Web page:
Critics complain that a Section 215 order can apply to records pertaining to people not suspected of being foreign agents. (The same is true of an ordinary subpoena.) But this is as it should be. A key technique for catching terrorists is to trace their activities through those of associates who are not themselves engaged, or known to be engaged, in terrorist activities.
This is not to say that Section 215 is flawless. Most obviously, it fails to specify any way for a recipient of an unwarranted or overly broad order to ask a court to reject or narrow the order. Even Attorney General Alberto Gonzales has conceded that this is a defect that should be cured.
Gonzales, in this and other ways, including his April 13 meeting with ACLU Executive Director Anthony Romero, has responded to critics far more constructively than his predecessor, John Ashcroft, ever did.
Critics, including Peter Swire, a law professor at Ohio State University who is the Section 215 critic on PatriotDebates.com, also make a strong case that a gag-order provision in Section 215 is unduly sweeping. This provision automatically bars recipients from disclosing Section 215 orders to the media or to anyone else, ever. The purpose is to prevent terrorists from learning that the government is on their trail. But the absolute and perpetual nature of the gag orders eliminates a key check on possible abuse. Swire proposes several limitations. At least one seems worthy of adoption: The gag orders should expire after six months unless extended by the FISA court.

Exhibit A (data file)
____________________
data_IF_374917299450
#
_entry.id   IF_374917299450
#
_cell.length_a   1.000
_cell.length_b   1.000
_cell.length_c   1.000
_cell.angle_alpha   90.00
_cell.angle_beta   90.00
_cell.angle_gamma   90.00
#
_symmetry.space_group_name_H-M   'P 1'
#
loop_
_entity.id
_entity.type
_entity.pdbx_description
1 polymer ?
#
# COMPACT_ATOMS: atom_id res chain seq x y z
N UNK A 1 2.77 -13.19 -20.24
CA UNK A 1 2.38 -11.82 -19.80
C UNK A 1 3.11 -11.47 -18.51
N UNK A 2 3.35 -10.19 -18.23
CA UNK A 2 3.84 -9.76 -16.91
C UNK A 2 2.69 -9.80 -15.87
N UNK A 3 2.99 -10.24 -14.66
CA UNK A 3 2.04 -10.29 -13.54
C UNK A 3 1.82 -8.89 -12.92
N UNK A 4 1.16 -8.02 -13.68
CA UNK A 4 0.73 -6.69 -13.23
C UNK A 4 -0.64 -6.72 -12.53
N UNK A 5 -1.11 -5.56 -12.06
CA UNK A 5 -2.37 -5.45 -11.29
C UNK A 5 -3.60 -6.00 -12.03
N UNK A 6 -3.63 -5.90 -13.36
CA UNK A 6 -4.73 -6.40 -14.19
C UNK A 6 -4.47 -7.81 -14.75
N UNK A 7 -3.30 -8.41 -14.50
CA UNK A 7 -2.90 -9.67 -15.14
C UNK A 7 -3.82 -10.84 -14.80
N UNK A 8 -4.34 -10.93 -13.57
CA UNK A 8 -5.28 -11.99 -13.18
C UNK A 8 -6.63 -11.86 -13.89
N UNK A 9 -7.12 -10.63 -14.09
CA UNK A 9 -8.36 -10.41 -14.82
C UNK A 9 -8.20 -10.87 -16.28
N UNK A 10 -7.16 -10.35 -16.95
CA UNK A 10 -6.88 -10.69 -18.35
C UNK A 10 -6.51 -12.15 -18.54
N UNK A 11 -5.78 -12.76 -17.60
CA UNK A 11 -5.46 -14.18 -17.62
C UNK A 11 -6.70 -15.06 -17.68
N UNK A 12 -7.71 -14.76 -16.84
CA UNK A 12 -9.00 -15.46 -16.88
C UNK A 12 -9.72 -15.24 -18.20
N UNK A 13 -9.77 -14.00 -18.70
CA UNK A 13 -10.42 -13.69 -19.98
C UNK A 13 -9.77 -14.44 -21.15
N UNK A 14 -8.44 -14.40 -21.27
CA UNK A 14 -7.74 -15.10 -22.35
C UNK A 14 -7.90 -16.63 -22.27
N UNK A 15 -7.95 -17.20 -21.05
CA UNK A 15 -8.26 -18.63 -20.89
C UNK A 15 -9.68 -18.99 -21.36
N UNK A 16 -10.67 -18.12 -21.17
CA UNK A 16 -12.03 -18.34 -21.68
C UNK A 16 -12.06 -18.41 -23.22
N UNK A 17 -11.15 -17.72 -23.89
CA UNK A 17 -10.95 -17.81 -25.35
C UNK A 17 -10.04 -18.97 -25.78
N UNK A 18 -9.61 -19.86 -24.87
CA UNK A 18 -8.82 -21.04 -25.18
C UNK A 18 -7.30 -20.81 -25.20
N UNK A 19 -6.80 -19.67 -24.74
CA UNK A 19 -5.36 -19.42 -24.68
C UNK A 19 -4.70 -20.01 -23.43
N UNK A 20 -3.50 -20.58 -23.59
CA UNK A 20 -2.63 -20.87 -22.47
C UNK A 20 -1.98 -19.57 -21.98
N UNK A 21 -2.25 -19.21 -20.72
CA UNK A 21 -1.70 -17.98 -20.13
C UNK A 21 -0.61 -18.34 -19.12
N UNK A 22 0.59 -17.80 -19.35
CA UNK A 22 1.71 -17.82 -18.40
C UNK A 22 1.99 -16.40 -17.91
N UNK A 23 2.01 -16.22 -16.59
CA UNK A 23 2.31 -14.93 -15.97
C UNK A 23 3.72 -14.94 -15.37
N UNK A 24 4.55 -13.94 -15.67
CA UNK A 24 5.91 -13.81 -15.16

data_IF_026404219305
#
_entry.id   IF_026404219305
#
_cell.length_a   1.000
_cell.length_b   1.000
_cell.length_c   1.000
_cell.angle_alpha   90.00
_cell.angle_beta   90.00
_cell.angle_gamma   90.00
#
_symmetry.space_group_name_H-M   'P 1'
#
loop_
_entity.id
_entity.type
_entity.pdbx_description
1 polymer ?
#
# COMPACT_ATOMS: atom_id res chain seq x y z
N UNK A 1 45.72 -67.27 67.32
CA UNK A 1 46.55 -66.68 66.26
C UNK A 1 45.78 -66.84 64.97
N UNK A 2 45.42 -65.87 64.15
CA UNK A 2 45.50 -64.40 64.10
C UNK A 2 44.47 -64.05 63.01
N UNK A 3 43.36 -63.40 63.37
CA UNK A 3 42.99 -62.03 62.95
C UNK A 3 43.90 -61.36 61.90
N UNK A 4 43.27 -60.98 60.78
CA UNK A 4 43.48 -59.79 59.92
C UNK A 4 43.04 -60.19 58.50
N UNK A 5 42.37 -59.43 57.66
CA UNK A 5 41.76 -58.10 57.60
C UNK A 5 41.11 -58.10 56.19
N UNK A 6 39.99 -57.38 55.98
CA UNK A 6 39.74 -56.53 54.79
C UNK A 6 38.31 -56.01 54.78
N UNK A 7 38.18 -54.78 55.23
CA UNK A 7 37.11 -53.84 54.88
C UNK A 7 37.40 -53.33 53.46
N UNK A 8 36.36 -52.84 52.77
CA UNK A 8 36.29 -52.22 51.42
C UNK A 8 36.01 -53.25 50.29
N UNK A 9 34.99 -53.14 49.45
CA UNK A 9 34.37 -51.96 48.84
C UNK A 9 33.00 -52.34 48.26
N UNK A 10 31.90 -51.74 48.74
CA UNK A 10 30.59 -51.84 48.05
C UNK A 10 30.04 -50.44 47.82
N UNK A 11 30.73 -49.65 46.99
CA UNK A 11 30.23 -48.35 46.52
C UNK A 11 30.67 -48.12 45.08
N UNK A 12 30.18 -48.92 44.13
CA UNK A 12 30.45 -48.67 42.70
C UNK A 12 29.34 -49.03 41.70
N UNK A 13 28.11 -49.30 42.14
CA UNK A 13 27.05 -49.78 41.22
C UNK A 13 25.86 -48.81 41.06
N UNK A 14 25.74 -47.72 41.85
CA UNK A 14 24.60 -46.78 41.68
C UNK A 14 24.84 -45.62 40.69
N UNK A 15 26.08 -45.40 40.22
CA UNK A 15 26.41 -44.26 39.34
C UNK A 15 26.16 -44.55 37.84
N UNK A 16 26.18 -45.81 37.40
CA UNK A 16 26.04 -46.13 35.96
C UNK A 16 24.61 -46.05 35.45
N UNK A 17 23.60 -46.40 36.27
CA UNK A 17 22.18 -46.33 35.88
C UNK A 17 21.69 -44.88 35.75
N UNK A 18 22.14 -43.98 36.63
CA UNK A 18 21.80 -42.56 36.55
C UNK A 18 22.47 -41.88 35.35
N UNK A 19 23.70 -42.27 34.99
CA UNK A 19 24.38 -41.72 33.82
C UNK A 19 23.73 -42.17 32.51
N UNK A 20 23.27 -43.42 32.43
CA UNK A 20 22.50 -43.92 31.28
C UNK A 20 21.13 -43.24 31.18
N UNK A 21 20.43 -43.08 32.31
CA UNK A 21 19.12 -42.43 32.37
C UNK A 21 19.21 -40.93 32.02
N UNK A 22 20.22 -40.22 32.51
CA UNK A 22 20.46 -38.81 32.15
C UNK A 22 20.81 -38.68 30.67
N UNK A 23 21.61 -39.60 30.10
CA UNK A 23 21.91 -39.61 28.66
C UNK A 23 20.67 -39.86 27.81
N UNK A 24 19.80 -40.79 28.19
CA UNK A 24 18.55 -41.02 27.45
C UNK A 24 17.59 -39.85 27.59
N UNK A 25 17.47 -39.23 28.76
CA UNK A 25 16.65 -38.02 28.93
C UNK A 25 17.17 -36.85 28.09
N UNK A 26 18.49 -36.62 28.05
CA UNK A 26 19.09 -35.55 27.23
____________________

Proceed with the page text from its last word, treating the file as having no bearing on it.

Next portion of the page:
The other major target of civil libertarians is Section 213, which authorizes so-called "sneak-and-peek" warrants for what the government calls "delayed-notice" searches. Ordinarily, search warrants must be served on the subjects at the time of a search. Section 213, which is not among the provisions scheduled to sunset, recognizes several exceptions, allowing judges to delay notice of a search until after a search is already completed, when the government shows that delay may be necessary to avoid: 1) endangering life or physical safety, 2) flight from prosecution, 3) tampering with evidence, 4) intimidation of witnesses, or 5) "otherwise seriously jeopardizing an investigation or unduly delaying a trial." This last is the so-called catch-all provision.
Amid a deluge of misleading scare rhetoric about FBI agents rummaging through bedrooms and covering their tracks, most critics have ignored the fact that Section 213's main impact is to codify what courts have done for decades when necessary to avoid blowing the secrecy that is critical to some investigations.
Critics complain that Section 213 was enacted under a false flag, because sneak and-peek searches in terrorism investigations had already been authorized by FISA. The provision's main impact, they say, has been to make it easier for agents to obtain sneak-and-peek warrants in ordinary criminal investigations. This is true. It's also true that a strong case can be made for revising Section 213 to require notice of an ordinary criminal-investigation search within, say, seven days unless the court authorizes further delay. And it's arguable that the catchall provision makes it too easy to get a sneak-and peek warrant.